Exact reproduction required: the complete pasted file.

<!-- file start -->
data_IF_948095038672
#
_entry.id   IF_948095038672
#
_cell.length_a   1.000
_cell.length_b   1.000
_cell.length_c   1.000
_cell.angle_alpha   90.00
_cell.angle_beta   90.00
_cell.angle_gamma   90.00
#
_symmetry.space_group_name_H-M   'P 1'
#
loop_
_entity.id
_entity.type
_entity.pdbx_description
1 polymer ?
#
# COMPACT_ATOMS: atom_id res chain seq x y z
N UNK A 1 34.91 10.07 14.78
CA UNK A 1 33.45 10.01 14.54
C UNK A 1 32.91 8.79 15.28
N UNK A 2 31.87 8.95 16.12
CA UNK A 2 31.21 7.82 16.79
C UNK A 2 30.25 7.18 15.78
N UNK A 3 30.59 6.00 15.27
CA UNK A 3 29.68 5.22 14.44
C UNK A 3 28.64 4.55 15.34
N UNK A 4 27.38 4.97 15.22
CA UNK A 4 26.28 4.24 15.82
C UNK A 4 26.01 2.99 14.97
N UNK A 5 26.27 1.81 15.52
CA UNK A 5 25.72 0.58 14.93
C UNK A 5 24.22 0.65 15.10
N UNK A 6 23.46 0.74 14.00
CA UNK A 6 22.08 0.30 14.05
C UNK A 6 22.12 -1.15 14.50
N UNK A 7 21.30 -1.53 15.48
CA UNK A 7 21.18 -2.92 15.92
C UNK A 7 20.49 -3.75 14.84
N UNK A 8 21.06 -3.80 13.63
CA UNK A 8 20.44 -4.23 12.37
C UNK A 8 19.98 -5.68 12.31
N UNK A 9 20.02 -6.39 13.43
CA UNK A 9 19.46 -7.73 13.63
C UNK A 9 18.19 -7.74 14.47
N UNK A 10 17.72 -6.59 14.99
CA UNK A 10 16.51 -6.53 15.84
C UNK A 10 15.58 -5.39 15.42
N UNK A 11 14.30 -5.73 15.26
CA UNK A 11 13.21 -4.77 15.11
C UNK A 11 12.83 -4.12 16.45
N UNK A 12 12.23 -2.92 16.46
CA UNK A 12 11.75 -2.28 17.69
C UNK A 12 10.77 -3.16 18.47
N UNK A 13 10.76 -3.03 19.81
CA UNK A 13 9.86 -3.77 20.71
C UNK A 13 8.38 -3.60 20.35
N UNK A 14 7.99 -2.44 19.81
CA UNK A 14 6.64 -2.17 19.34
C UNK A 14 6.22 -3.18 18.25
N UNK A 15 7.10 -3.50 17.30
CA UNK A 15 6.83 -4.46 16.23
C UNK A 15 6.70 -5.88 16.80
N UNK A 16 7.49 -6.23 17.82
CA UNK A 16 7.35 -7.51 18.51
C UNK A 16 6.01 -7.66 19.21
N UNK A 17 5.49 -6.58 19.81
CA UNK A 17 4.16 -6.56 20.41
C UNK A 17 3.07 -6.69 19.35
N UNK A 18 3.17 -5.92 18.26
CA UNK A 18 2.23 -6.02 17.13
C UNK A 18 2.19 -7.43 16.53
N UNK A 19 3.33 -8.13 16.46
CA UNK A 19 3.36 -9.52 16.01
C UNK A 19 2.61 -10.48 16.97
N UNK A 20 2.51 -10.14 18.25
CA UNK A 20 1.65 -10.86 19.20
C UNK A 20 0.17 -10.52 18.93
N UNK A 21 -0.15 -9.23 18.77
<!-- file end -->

data_IF_948095038672
#
_entry.id   IF_948095038672
#
_cell.length_a   1.000
_cell.length_b   1.000
_cell.length_c   1.000
_cell.angle_alpha   90.00
_cell.angle_beta   90.00
_cell.angle_gamma   90.00
#
_symmetry.space_group_name_H-M   'P 1'
#
loop_
_entity.id
_entity.type
_entity.pdbx_description
1 polymer ?
#
# COMPACT_ATOMS: atom_id res chain seq x y z
N UNK A 1 34.91 10.07 14.78
CA UNK A 1 33.45 10.01 14.54
C UNK A 1 32.91 8.79 15.28
N UNK A 2 31.87 8.95 16.12
CA UNK A 2 31.21 7.82 16.79
C UNK A 2 30.25 7.18 15.78
N UNK A 3 30.59 6.00 15.27
CA UNK A 3 29.68 5.22 14.44
C UNK A 3 28.64 4.55 15.34
N UNK A 4 27.38 4.97 15.22
CA UNK A 4 26.28 4.24 15.82
C UNK A 4 26.01 2.99 14.97
N UNK A 5 26.27 1.81 15.52
CA UNK A 5 25.72 0.58 14.93
C UNK A 5 24.22 0.65 15.10
N UNK A 6 23.46 0.74 14.00
CA UNK A 6 22.08 0.30 14.05
C UNK A 6 22.12 -1.15 14.50
N UNK A 7 21.30 -1.53 15.48
CA UNK A 7 21.18 -2.92 15.92
C UNK A 7 20.49 -3.75 14.84
N UNK A 8 21.06 -3.80 13.63
CA UNK A 8 20.44 -4.23 12.37
C UNK A 8 19.98 -5.68 12.31
N UNK A 9 20.02 -6.39 13.43
CA UNK A 9 19.46 -7.73 13.63
C UNK A 9 18.19 -7.74 14.47
N UNK A 10 17.72 -6.59 14.99
CA UNK A 10 16.51 -6.53 15.84
C UNK A 10 15.58 -5.39 15.42
N UNK A 11 14.30 -5.73 15.26
CA UNK A 11 13.21 -4.77 15.11
C UNK A 11 12.83 -4.12 16.45
N UNK A 12 12.23 -2.92 16.46
CA UNK A 12 11.75 -2.28 17.69
C UNK A 12 10.77 -3.16 18.47
N UNK A 13 10.76 -3.03 19.81
CA UNK A 13 9.86 -3.77 20.71
C UNK A 13 8.38 -3.60 20.35
N UNK A 14 7.99 -2.44 19.81
CA UNK A 14 6.64 -2.17 19.34
C UNK A 14 6.22 -3.18 18.25
N UNK A 15 7.10 -3.50 17.30
CA UNK A 15 6.83 -4.46 16.23
C UNK A 15 6.70 -5.88 16.80
N UNK A 16 7.49 -6.23 17.82
CA UNK A 16 7.35 -7.51 18.51
C UNK A 16 6.01 -7.66 19.21
N UNK A 17 5.49 -6.58 19.81
CA UNK A 17 4.16 -6.56 20.41
C UNK A 17 3.07 -6.69 19.35
N UNK A 18 3.17 -5.92 18.26
CA UNK A 18 2.23 -6.02 17.13
C UNK A 18 2.19 -7.43 16.53
N UNK A 19 3.33 -8.13 16.46
CA UNK A 19 3.36 -9.52 16.01
C UNK A 19 2.61 -10.48 16.97
N UNK A 20 2.51 -10.14 18.25
CA UNK A 20 1.65 -10.86 19.20
C UNK A 20 0.17 -10.52 18.93
N UNK A 21 -0.15 -9.23 18.77